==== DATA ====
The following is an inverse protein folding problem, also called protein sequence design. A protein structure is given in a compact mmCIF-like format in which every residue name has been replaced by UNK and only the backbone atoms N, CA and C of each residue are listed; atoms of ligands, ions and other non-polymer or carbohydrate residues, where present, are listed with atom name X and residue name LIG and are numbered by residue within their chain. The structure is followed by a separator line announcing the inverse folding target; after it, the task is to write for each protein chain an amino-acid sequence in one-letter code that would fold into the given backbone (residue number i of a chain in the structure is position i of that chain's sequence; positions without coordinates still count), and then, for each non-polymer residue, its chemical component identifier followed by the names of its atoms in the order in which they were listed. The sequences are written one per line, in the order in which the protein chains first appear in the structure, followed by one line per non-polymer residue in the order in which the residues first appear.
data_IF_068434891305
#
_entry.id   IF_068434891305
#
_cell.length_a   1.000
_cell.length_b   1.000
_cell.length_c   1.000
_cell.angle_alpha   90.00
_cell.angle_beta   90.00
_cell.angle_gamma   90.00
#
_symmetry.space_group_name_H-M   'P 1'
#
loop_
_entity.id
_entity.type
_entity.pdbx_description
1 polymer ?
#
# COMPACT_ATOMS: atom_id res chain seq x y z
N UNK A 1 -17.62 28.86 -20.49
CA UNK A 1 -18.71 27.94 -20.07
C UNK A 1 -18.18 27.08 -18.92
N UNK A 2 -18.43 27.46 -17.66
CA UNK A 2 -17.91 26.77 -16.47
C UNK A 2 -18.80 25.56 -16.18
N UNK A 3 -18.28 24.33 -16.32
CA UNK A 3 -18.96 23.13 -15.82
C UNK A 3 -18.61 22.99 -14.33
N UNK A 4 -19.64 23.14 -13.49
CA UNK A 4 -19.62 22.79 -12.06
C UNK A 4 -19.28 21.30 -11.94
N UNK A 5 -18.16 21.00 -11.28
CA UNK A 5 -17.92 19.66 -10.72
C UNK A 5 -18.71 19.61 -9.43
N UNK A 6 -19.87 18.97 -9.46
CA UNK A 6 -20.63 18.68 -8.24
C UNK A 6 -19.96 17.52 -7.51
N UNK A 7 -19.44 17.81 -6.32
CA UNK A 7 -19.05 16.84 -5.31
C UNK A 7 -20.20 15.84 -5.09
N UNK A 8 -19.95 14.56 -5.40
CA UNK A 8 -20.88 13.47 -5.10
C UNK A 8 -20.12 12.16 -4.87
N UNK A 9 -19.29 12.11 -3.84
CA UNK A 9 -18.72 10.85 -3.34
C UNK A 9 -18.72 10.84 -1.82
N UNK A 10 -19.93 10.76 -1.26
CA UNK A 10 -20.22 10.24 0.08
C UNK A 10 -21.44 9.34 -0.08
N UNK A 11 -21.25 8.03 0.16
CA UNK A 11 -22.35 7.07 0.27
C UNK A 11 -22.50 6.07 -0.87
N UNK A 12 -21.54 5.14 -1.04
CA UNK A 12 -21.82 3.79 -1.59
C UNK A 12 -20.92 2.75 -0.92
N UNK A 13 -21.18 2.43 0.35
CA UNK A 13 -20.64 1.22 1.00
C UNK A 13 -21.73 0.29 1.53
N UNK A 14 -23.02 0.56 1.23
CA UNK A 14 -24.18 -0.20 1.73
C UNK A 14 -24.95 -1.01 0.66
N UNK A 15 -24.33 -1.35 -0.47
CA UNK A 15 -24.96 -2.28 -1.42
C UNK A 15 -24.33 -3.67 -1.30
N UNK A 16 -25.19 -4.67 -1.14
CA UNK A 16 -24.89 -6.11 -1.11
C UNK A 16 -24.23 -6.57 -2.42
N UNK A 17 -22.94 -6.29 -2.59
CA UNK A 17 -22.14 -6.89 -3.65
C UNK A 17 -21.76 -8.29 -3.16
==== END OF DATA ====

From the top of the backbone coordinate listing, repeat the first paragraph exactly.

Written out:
The following is an inverse protein folding problem, also called protein sequence design. A protein structure is given in a compact mmCIF-like format in which every residue name has been replaced by UNK and only the backbone atoms N, CA and C of each residue are listed; atoms of ligands, ions and other non-polymer or carbohydrate residues, where present, are listed with atom name X and residue name LIG and are numbered by residue within their chain. The structure is followed by a separator line announcing the inverse folding target; after it, the task is to write for each protein chain an amino-acid sequence in one-letter code that would fold into the given backbone (residue number i of a chain in the structure is position i of that chain's sequence; positions without coordinates still count), and then, for each non-polymer residue, its chemical component identifier followed by the names of its atoms in the order in which they were listed. The sequences are written one per line, in the order in which the protein chains first appear in the structure, followed by one line per non-polymer residue in the order in which the residues first appear.